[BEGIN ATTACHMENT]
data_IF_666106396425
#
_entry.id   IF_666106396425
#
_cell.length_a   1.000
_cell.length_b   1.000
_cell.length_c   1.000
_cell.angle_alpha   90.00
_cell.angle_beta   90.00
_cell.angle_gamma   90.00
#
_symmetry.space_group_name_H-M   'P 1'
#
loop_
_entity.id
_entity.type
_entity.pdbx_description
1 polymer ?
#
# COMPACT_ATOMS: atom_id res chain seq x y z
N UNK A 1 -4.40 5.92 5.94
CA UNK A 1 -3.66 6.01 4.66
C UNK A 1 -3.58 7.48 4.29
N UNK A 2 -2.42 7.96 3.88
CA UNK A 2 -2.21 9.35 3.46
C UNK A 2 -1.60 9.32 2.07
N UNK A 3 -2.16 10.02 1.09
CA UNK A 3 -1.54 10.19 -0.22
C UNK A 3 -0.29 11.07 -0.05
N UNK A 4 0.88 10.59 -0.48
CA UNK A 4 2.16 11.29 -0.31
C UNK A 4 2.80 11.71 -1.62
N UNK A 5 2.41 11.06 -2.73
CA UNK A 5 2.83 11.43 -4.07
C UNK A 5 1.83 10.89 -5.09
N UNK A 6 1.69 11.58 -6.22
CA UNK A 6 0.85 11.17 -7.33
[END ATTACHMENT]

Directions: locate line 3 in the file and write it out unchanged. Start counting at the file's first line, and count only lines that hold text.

_entry.id   IF_666106396425